Geek Mom

When my son was just over a year old, I took him to the Renaissance Faire. Busted out the cosplay, decked out his stroller, the whole nine yards. It was one of the happiest days I’ve spent as a mom. It was also the first time since he was born that I really felt like myself. It took me a little while to figure out why.

It’s really hard to be a mom AND a geek. (It’s hard to be a mom and anything else, this is just my particular struggle.) Motherhood can wreck anyone sideways, like getting hit by a freight train loaded down with Mack trucks. You’re handicapped with sleep-deprivation and “Mommy Brain.” You’re trying to keep up with day-to-day life. Maybe you have other kids, or a job, or both. And top of that you have to figure out how to meet the needs of another human for whom you are completely responsible and who has but one means by which to communicate a range of needs. With all that on your plate, as the cliche goes, there is barely time to shower, let alone keep up with a weekly comic, TV show, podcast, etc. You’re not going to put off making dinner until you beat a frustrating level of a video game like you would have when there was just you to worry about. It’s just not an option anymore.

Nap time is very, very important.
Nap time is very, very important.

And then there is the isolation of motherhood. A lot of moms have trouble separating from their kids, especially when they’re very young, and of those that don’t, there are others who don’t have the means to get away. When you’re a mom of kids who are younger than school-aged, if you’re not at work and they’re not in some form of day care, chances are they’re with you most of the time. Isolation in this case isn’t synonymous with being alone, it’s actually quite the opposite. It’s being isolated from the things and people that you once chose to spend time you no longer have with.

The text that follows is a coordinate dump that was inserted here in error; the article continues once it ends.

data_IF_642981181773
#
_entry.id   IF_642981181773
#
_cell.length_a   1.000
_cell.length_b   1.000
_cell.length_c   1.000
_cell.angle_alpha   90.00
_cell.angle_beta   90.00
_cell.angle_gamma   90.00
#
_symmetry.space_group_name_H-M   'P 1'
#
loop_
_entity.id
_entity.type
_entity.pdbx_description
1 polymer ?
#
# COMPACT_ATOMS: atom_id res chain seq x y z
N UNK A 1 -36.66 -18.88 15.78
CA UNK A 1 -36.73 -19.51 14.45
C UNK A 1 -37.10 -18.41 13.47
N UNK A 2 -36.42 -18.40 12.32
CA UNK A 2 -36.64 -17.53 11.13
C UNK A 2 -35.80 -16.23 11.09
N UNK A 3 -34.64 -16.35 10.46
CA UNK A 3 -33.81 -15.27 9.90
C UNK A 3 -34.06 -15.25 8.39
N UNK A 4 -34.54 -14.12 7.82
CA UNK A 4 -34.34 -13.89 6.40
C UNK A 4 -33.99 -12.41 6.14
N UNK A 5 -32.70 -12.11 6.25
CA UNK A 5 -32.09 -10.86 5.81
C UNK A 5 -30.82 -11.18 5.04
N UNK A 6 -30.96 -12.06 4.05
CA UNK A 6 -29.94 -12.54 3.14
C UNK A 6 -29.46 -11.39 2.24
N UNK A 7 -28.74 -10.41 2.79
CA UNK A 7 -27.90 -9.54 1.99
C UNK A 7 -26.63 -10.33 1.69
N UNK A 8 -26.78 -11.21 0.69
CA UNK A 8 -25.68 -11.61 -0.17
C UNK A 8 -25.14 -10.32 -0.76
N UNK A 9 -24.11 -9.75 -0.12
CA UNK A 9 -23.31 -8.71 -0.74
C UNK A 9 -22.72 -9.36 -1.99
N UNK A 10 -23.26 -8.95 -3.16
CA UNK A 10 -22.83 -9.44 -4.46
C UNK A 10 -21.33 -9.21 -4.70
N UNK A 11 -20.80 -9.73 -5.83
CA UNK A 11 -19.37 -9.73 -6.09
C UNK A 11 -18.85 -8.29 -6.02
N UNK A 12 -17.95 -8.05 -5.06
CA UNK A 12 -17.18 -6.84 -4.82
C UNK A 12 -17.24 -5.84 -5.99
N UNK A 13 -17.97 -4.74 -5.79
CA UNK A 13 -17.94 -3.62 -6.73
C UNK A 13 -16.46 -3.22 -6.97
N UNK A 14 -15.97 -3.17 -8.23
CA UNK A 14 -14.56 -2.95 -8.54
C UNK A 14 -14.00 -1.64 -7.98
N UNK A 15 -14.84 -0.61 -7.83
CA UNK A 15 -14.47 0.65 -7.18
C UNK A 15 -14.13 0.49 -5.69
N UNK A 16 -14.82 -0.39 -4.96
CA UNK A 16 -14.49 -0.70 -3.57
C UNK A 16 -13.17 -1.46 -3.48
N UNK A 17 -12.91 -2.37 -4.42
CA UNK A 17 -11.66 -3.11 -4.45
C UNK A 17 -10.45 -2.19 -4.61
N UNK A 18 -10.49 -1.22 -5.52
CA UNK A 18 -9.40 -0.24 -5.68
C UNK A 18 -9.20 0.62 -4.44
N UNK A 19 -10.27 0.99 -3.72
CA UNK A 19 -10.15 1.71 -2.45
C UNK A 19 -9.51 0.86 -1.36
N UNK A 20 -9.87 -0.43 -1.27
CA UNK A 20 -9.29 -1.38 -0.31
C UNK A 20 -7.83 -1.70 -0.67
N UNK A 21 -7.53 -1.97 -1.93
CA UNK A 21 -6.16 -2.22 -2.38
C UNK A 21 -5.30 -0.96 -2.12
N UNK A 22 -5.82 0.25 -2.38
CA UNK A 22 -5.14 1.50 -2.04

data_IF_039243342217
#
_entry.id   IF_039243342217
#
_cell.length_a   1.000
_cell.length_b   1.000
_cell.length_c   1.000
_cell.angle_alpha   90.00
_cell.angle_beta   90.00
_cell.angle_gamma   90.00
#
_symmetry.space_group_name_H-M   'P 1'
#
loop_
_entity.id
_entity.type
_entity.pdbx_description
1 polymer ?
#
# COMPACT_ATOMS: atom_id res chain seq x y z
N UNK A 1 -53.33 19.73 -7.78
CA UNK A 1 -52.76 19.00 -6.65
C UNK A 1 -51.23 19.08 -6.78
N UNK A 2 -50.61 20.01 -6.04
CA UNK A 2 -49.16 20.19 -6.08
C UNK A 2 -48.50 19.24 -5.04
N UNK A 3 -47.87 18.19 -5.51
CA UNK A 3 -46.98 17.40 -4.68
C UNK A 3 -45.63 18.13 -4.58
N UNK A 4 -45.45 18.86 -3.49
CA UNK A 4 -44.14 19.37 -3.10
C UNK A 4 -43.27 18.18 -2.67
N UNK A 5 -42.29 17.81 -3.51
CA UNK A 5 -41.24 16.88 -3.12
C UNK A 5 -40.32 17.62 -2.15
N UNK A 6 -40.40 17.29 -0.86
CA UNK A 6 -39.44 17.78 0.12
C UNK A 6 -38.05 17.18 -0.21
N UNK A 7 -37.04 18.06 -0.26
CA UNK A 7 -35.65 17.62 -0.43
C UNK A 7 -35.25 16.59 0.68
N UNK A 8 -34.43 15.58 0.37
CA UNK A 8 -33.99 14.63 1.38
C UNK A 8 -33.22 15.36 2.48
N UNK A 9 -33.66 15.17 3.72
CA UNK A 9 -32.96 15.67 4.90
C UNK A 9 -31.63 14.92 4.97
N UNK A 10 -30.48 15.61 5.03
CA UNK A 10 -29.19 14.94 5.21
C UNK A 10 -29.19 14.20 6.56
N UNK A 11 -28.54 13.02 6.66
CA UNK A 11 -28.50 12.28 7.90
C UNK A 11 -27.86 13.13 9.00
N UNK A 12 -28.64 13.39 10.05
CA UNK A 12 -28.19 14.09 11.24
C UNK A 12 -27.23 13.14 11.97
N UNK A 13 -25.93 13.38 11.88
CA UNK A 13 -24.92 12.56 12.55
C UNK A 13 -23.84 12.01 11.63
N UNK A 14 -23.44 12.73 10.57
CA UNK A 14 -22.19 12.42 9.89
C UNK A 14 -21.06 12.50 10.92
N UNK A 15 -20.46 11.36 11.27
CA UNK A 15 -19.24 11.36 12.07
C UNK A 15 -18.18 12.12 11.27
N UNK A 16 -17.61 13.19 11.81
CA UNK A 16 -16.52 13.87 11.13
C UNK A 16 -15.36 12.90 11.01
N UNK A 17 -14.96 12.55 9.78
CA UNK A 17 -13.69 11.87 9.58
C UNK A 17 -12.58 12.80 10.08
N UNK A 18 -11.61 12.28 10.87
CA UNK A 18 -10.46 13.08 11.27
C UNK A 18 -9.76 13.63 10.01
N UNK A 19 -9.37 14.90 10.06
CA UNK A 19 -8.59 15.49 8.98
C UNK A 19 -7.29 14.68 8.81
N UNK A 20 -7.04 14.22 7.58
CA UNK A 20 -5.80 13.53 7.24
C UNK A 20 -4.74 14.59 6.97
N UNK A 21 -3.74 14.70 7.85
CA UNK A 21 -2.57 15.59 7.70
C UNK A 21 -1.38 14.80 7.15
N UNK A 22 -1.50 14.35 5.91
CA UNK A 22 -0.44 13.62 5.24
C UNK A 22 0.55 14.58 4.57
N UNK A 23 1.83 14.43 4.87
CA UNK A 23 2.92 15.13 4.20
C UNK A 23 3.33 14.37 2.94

Since most of your time is spend with your kids, you’re doing what they want to do, which is almost never the same thing as what you want to do. Of course you want to spend time with your kids. Every parent does. But you also want to be your own person and, particularly when you are a geek, the things you do to be your own person are not usually things you can do with small demanding children around at all times. So you find yourself isolated from a lot of the things that used to make you you. It’s you and your little one off by yourselves, isolated from the rest of the adult world, where little kids seldom belong.

For many moms, a lot of social time is spent with other moms, frequently stranger-moms with whom you are thrown together at meetups, playdates, storytimes, etc. They’re probably perfectly nice moms and they may even be fellow geek moms, but it’s rare that you ever find out if that’s true. All you know that you have in common is that you both have kids. There is a lot of potential for hostility and judgement in the parenting world, based on differences in your parenting choices, so meeting new moms usually means having your guard up and sticking to “safe” topics, like how cute each other’s kids are and sharing common experiences. If you are lucky enough to sense a kindred spirit in a fellow geek mom, it’s likely they are as out of the geek-loop as you are (although, it can be nice to have that in common with someone).

Yes, there's a baby mustache under that pacifier. But more importantly, that's a happy mom. 
Yes, there’s a baby mustache under that pacifier. But more importantly, that’s a happy mom.

Motherhood is, by nature, a self-sacrificing act. I don’t care who you are or what you do, there is always some degree of putting yourself aside, putting your children first. That’s what it means to be Mom. Unfortunately, it frequently means sidelining your inner geek. Rest assured, she’s still in there somewhere and she’d probably go overboard the second she was let loose, as I did when I took my son to the Renaissance Faire. It’s important to take care of your kids, but it’s also important to take care of yourself. It’s important for your kids to see you as a whole person, as Mom, but also as yourself. So do the moms in your life a favor, even if the mom is you, and give her the chance to indulge that inner geek. Chances are everyone will have a lot of fun thanks to her.

Happy Mother’s Day to all the moms out there, geeky or otherwise, from all of us here at Geekade!

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